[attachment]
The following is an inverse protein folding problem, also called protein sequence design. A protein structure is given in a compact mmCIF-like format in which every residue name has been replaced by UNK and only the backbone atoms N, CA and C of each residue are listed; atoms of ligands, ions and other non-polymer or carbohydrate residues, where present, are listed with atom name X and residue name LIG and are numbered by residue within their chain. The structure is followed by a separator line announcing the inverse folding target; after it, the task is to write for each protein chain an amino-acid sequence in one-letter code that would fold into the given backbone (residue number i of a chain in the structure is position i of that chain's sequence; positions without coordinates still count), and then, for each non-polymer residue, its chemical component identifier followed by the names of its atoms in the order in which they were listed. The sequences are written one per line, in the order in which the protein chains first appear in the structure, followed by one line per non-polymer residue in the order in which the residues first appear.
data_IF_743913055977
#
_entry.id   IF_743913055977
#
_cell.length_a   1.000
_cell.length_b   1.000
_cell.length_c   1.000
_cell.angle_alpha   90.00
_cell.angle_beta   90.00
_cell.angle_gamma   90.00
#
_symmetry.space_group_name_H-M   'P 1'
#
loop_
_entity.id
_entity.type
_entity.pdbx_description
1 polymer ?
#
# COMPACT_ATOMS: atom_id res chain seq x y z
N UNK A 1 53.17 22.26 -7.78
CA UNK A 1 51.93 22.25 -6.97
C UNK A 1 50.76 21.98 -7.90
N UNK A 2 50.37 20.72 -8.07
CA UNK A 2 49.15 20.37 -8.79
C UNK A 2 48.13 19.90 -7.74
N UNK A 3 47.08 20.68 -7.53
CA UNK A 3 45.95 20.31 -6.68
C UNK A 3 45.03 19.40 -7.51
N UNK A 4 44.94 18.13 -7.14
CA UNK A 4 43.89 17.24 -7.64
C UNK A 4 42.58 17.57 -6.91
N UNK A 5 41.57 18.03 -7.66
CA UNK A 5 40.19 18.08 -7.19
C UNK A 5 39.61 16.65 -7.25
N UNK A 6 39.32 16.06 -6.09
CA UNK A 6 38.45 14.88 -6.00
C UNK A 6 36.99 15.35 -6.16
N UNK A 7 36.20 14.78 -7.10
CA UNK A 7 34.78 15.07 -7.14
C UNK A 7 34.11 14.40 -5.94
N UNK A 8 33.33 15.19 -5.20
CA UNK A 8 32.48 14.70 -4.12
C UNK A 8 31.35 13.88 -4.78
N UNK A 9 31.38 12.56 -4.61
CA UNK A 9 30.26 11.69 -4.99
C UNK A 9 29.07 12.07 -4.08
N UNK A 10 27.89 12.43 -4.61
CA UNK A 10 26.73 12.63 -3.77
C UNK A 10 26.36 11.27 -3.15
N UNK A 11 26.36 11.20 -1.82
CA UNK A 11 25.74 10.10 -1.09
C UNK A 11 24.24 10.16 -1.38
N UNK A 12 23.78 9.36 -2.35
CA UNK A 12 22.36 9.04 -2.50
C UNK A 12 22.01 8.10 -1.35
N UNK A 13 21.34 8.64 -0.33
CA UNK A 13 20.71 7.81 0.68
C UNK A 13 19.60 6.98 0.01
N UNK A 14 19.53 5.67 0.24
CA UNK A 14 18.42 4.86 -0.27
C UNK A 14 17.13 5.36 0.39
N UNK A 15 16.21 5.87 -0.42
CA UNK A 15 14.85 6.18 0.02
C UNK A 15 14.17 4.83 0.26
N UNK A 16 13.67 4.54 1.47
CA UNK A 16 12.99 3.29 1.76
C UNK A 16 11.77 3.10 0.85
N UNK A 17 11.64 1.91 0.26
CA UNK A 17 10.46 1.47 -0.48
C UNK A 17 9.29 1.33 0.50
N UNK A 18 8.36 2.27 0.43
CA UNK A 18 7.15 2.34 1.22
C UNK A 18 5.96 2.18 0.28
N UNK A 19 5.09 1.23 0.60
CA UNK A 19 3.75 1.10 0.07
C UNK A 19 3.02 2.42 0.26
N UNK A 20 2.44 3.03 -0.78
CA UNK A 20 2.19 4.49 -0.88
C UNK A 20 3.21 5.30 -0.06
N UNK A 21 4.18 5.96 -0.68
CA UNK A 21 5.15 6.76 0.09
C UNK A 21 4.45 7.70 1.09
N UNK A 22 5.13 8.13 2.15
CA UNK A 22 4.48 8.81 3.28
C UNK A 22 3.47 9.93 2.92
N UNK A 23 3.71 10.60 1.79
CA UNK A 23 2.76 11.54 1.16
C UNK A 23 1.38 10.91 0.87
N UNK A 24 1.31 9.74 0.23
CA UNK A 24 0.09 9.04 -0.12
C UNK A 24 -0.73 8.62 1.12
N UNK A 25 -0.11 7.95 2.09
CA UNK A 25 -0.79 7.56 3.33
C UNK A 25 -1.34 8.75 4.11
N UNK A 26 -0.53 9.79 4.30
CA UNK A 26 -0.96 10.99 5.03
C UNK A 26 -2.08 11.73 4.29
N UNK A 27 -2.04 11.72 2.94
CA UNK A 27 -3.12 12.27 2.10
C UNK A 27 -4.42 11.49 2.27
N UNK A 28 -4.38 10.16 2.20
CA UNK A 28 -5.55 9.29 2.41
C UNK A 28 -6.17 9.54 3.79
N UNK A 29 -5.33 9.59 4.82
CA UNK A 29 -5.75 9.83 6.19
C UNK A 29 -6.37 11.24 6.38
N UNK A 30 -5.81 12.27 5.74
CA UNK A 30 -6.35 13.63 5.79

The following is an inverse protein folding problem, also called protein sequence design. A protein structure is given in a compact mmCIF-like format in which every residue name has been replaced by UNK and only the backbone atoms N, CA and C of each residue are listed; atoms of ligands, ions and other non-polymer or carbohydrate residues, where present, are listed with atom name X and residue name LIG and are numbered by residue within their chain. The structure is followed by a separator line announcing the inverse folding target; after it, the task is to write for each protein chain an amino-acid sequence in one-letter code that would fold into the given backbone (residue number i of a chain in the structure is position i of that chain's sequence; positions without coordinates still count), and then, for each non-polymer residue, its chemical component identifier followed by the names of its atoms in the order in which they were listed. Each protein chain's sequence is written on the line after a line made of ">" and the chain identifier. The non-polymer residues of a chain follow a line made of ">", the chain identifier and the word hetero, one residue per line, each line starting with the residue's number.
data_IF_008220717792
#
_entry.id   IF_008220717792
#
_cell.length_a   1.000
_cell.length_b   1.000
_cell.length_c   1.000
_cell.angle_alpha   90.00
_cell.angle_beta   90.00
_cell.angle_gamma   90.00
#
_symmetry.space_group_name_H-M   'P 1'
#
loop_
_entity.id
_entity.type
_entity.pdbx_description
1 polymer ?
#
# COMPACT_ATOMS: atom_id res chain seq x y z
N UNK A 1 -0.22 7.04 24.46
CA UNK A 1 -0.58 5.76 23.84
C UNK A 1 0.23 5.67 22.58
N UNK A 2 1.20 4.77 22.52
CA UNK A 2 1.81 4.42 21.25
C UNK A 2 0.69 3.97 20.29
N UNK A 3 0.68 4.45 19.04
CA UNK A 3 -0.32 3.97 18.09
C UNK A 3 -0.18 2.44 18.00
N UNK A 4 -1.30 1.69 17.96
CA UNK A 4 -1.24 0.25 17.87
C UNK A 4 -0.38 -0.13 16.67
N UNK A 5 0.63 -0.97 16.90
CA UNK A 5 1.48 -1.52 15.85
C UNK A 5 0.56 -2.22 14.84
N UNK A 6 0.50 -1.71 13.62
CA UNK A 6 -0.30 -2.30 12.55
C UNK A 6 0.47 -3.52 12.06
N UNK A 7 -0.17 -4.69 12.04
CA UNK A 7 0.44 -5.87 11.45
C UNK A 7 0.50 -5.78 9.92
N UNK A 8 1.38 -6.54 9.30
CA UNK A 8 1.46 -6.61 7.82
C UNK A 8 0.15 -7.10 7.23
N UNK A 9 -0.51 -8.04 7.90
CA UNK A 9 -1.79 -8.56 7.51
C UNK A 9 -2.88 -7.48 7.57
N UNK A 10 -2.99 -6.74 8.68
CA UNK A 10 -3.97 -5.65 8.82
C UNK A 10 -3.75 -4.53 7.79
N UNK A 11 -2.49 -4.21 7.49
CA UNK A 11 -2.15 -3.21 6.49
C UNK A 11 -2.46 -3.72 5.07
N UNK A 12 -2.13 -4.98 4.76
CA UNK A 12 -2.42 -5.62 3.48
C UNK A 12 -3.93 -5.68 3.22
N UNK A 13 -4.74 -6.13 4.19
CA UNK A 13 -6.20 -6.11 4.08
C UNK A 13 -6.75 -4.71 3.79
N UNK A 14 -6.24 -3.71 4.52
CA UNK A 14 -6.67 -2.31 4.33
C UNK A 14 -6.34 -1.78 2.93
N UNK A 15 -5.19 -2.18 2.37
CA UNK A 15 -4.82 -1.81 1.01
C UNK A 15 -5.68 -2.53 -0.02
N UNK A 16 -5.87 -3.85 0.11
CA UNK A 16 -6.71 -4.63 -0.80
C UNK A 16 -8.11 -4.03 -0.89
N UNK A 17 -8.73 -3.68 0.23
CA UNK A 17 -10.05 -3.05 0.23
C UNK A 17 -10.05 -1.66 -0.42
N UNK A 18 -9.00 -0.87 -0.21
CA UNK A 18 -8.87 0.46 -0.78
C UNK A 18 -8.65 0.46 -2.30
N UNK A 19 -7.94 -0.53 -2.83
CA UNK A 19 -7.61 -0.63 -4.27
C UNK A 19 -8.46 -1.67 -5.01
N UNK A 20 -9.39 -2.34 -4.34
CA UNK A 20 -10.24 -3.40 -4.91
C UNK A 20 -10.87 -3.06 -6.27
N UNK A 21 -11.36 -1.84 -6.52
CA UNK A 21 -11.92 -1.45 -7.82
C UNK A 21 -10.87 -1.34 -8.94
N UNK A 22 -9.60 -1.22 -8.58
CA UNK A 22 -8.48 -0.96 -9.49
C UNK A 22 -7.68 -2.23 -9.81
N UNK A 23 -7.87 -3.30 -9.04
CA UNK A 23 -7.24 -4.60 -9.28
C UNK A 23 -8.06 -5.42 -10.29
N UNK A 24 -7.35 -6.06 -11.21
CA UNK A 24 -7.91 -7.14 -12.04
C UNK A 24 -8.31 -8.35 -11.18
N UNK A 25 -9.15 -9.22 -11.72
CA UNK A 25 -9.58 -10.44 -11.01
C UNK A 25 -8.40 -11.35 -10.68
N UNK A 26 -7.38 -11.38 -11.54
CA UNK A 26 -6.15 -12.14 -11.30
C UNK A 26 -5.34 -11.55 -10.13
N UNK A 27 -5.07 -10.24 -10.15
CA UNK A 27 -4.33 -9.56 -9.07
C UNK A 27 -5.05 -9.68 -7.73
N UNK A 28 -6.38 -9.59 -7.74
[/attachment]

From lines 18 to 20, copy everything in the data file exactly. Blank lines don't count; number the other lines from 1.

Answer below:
_entity.pdbx_description
1 polymer ?
#